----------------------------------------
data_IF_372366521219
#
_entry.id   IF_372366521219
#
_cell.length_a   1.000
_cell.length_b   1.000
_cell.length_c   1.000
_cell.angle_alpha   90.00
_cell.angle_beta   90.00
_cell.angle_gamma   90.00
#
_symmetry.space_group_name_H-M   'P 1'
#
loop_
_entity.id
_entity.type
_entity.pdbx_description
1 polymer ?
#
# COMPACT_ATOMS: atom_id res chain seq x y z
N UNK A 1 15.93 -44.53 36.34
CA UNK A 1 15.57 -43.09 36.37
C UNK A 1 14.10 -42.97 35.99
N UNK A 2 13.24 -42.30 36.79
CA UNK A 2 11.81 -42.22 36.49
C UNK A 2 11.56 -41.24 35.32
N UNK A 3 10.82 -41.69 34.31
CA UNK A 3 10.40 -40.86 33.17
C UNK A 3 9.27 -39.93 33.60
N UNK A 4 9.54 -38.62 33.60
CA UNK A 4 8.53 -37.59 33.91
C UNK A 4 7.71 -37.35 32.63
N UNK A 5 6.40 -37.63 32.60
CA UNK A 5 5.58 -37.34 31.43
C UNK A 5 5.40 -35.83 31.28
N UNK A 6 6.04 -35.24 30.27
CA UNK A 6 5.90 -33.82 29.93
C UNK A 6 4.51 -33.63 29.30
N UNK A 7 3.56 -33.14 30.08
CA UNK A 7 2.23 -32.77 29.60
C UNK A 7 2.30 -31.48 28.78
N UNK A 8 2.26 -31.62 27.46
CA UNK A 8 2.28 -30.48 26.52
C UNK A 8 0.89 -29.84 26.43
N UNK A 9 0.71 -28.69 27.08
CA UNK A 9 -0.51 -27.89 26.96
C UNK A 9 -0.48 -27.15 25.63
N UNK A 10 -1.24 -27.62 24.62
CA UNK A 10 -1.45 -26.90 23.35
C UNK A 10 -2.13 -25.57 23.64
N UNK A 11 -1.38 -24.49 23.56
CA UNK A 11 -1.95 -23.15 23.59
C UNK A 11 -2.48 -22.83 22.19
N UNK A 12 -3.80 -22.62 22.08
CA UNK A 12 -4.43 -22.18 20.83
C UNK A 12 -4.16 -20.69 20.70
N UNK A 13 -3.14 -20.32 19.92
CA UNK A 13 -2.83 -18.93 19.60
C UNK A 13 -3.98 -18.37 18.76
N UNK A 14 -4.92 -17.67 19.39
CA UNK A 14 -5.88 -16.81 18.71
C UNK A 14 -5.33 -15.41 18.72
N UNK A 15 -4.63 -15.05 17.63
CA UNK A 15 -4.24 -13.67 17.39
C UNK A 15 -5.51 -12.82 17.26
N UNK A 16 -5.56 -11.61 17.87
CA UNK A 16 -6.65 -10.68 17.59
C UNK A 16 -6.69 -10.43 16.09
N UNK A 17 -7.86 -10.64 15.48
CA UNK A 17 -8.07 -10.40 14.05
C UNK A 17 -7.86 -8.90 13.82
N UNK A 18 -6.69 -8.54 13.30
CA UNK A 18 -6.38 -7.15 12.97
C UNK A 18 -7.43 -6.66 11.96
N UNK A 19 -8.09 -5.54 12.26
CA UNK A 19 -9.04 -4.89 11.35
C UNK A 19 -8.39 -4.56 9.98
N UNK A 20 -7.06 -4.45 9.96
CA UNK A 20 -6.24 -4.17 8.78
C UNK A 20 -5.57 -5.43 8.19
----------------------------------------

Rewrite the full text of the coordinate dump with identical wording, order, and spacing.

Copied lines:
data_IF_372366521219
#
_entry.id   IF_372366521219
#
_cell.length_a   1.000
_cell.length_b   1.000
_cell.length_c   1.000
_cell.angle_alpha   90.00
_cell.angle_beta   90.00
_cell.angle_gamma   90.00
#
_symmetry.space_group_name_H-M   'P 1'
#
loop_
_entity.id
_entity.type
_entity.pdbx_description
1 polymer ?
#
# COMPACT_ATOMS: atom_id res chain seq x y z
N UNK A 1 15.93 -44.53 36.34
CA UNK A 1 15.57 -43.09 36.37
C UNK A 1 14.10 -42.97 35.99
N UNK A 2 13.24 -42.30 36.79
CA UNK A 2 11.81 -42.22 36.49
C UNK A 2 11.56 -41.24 35.32
N UNK A 3 10.82 -41.69 34.31
CA UNK A 3 10.40 -40.86 33.17
C UNK A 3 9.27 -39.93 33.60
N UNK A 4 9.54 -38.62 33.60
CA UNK A 4 8.53 -37.59 33.91
C UNK A 4 7.71 -37.35 32.63
N UNK A 5 6.40 -37.63 32.60
CA UNK A 5 5.58 -37.34 31.43
C UNK A 5 5.40 -35.83 31.28
N UNK A 6 6.04 -35.24 30.27
CA UNK A 6 5.90 -33.82 29.93
C UNK A 6 4.51 -33.63 29.30
N UNK A 7 3.56 -33.14 30.08
CA UNK A 7 2.23 -32.77 29.60
C UNK A 7 2.30 -31.48 28.78
N UNK A 8 2.26 -31.62 27.46
CA UNK A 8 2.28 -30.48 26.52
C UNK A 8 0.89 -29.84 26.43
N UNK A 9 0.71 -28.69 27.08
CA UNK A 9 -0.51 -27.89 26.96
C UNK A 9 -0.48 -27.15 25.63
N UNK A 10 -1.24 -27.62 24.62
CA UNK A 10 -1.45 -26.90 23.35
C UNK A 10 -2.13 -25.57 23.64
N UNK A 11 -1.38 -24.49 23.56
CA UNK A 11 -1.95 -23.15 23.59
C UNK A 11 -2.48 -22.83 22.19
N UNK A 12 -3.80 -22.62 22.08
CA UNK A 12 -4.43 -22.18 20.83
C UNK A 12 -4.16 -20.69 20.70
N UNK A 13 -3.14 -20.32 19.92
CA UNK A 13 -2.83 -18.93 19.60
C UNK A 13 -3.98 -18.37 18.76
N UNK A 14 -4.92 -17.67 19.39
CA UNK A 14 -5.88 -16.81 18.71
C UNK A 14 -5.33 -15.41 18.72
N UNK A 15 -4.63 -15.05 17.63
CA UNK A 15 -4.24 -13.67 17.39
C UNK A 15 -5.51 -12.82 17.26
N UNK A 16 -5.56 -11.61 17.87
CA UNK A 16 -6.65 -10.68 17.59
C UNK A 16 -6.69 -10.43 16.09
N UNK A 17 -7.86 -10.64 15.48
CA UNK A 17 -8.07 -10.40 14.05
C UNK A 17 -7.86 -8.90 13.82
N UNK A 18 -6.69 -8.54 13.30
CA UNK A 18 -6.38 -7.15 12.97
C UNK A 18 -7.43 -6.66 11.96
N UNK A 19 -8.09 -5.54 12.26
CA UNK A 19 -9.04 -4.89 11.35
C UNK A 19 -8.39 -4.56 9.98
N UNK A 20 -7.06 -4.45 9.96
CA UNK A 20 -6.24 -4.17 8.78
C UNK A 20 -5.57 -5.43 8.19